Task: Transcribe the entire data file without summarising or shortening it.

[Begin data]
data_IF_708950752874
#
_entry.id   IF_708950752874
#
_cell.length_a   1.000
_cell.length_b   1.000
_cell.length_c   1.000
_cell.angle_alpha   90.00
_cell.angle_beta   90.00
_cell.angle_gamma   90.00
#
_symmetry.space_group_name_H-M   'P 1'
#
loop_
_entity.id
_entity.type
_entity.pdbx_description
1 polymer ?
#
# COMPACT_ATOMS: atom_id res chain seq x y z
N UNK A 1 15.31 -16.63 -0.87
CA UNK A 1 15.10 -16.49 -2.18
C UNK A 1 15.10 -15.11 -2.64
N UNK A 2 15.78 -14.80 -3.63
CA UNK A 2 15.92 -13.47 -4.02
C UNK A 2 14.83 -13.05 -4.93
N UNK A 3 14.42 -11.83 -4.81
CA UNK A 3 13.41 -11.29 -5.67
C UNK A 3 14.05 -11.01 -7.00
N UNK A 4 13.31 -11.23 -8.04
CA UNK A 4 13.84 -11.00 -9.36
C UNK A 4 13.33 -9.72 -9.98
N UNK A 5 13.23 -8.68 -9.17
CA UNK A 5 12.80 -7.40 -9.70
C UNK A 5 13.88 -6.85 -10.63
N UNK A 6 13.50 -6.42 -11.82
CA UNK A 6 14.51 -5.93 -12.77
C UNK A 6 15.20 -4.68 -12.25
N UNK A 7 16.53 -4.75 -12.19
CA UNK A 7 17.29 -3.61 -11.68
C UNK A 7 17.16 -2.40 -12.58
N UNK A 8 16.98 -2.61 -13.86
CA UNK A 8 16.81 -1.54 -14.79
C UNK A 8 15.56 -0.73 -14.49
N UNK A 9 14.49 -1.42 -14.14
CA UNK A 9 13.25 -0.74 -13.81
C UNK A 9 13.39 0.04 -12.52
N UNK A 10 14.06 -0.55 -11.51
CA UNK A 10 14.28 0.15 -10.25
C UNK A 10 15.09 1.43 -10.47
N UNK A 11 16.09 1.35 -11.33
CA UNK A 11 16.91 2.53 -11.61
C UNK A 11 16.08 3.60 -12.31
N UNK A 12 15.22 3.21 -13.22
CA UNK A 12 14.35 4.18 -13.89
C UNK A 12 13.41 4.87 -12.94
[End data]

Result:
data_IF_708950752874
#
_entry.id   IF_708950752874
#
_cell.length_a   1.000
_cell.length_b   1.000
_cell.length_c   1.000
_cell.angle_alpha   90.00
_cell.angle_beta   90.00
_cell.angle_gamma   90.00
#
_symmetry.space_group_name_H-M   'P 1'
#
loop_
_entity.id
_entity.type
_entity.pdbx_description
1 polymer ?
#
# COMPACT_ATOMS: atom_id res chain seq x y z
N UNK A 1 15.31 -16.63 -0.87
CA UNK A 1 15.10 -16.49 -2.18
C UNK A 1 15.10 -15.11 -2.64
N UNK A 2 15.78 -14.80 -3.63
CA UNK A 2 15.92 -13.47 -4.02
C UNK A 2 14.83 -13.05 -4.93
N UNK A 3 14.42 -11.83 -4.81
CA UNK A 3 13.41 -11.29 -5.67
C UNK A 3 14.05 -11.01 -7.00
N UNK A 4 13.31 -11.23 -8.04
CA UNK A 4 13.84 -11.00 -9.36
C UNK A 4 13.33 -9.72 -9.98
N UNK A 5 13.23 -8.68 -9.17
CA UNK A 5 12.80 -7.40 -9.70
C UNK A 5 13.88 -6.85 -10.63
N UNK A 6 13.50 -6.42 -11.82
CA UNK A 6 14.51 -5.93 -12.77
C UNK A 6 15.20 -4.68 -12.25
N UNK A 7 16.53 -4.75 -12.19
CA UNK A 7 17.29 -3.61 -11.68
C UNK A 7 17.16 -2.40 -12.58
N UNK A 8 16.98 -2.61 -13.86
CA UNK A 8 16.81 -1.54 -14.79
C UNK A 8 15.56 -0.73 -14.49
N UNK A 9 14.49 -1.42 -14.14
CA UNK A 9 13.25 -0.74 -13.81
C UNK A 9 13.39 0.04 -12.52
N UNK A 10 14.06 -0.55 -11.51
CA UNK A 10 14.28 0.15 -10.25
C UNK A 10 15.09 1.43 -10.47
N UNK A 11 16.09 1.35 -11.33
CA UNK A 11 16.91 2.53 -11.61
C UNK A 11 16.08 3.60 -12.31
N UNK A 12 15.22 3.21 -13.22
CA UNK A 12 14.35 4.18 -13.89
C UNK A 12 13.41 4.87 -12.94